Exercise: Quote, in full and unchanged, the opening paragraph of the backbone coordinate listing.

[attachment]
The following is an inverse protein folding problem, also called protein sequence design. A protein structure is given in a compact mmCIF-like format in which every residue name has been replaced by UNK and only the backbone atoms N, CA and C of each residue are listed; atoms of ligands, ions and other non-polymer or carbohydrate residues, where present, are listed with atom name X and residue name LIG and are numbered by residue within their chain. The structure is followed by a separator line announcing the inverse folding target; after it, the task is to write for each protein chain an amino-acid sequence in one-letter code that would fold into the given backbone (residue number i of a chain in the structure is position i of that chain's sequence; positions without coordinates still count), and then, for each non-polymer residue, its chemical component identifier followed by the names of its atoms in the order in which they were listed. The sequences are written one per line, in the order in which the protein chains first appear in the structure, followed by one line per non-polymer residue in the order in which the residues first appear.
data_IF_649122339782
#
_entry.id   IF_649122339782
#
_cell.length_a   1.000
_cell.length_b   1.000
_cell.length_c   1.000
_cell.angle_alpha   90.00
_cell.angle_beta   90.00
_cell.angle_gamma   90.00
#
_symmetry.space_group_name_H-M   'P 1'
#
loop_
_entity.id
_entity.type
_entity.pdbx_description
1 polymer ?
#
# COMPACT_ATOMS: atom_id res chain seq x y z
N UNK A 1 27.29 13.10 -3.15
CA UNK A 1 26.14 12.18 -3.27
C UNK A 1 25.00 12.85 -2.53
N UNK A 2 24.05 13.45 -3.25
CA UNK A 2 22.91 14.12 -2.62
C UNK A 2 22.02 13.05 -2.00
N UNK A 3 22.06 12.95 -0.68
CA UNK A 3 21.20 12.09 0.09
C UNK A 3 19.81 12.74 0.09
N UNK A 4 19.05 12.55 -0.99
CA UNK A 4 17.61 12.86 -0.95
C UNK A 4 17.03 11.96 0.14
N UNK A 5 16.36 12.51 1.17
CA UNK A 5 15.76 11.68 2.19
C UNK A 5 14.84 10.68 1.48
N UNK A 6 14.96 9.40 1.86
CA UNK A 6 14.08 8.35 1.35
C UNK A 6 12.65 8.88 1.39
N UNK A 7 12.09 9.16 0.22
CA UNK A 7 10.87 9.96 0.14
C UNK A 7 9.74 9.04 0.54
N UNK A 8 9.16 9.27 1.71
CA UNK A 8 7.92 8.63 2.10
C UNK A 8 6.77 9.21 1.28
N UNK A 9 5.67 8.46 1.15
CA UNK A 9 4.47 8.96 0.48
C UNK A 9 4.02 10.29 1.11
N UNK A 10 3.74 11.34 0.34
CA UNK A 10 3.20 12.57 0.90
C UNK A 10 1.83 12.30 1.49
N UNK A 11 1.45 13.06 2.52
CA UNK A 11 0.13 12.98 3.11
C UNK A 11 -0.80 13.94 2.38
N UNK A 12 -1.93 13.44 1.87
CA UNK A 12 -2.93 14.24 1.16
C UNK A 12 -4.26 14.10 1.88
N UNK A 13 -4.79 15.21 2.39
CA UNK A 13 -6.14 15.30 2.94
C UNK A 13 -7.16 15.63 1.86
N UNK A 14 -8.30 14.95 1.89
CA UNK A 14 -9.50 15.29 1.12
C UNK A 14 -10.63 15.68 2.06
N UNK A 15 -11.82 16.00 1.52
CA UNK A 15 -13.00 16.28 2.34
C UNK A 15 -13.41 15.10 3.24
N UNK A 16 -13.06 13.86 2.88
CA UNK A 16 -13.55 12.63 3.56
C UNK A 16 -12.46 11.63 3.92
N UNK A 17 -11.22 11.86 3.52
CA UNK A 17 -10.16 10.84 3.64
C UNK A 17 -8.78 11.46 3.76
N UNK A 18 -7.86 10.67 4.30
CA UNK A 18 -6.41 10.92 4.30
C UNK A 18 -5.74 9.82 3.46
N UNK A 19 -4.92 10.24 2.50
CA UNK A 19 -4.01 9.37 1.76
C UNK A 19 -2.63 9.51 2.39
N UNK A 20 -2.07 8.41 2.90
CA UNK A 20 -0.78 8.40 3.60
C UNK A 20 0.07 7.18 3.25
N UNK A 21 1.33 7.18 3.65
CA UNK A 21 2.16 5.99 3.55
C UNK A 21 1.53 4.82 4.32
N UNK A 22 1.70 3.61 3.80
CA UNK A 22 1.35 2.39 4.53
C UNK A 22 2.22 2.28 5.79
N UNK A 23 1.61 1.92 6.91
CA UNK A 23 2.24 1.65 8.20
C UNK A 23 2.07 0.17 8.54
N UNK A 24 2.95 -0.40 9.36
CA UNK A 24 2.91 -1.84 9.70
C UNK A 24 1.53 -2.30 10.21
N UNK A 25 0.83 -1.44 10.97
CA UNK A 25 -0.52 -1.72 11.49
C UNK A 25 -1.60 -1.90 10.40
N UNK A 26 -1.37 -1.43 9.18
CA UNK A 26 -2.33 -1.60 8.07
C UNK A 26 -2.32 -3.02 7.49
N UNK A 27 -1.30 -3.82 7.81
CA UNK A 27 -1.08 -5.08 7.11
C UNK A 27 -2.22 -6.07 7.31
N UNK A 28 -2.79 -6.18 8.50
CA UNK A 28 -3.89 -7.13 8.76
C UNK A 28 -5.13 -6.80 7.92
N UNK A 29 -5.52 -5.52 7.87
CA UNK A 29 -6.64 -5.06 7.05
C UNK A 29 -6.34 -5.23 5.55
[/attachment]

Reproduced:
The following is an inverse protein folding problem, also called protein sequence design. A protein structure is given in a compact mmCIF-like format in which every residue name has been replaced by UNK and only the backbone atoms N, CA and C of each residue are listed; atoms of ligands, ions and other non-polymer or carbohydrate residues, where present, are listed with atom name X and residue name LIG and are numbered by residue within their chain. The structure is followed by a separator line announcing the inverse folding target; after it, the task is to write for each protein chain an amino-acid sequence in one-letter code that would fold into the given backbone (residue number i of a chain in the structure is position i of that chain's sequence; positions without coordinates still count), and then, for each non-polymer residue, its chemical component identifier followed by the names of its atoms in the order in which they were listed. The sequences are written one per line, in the order in which the protein chains first appear in the structure, followed by one line per non-polymer residue in the order in which the residues first appear.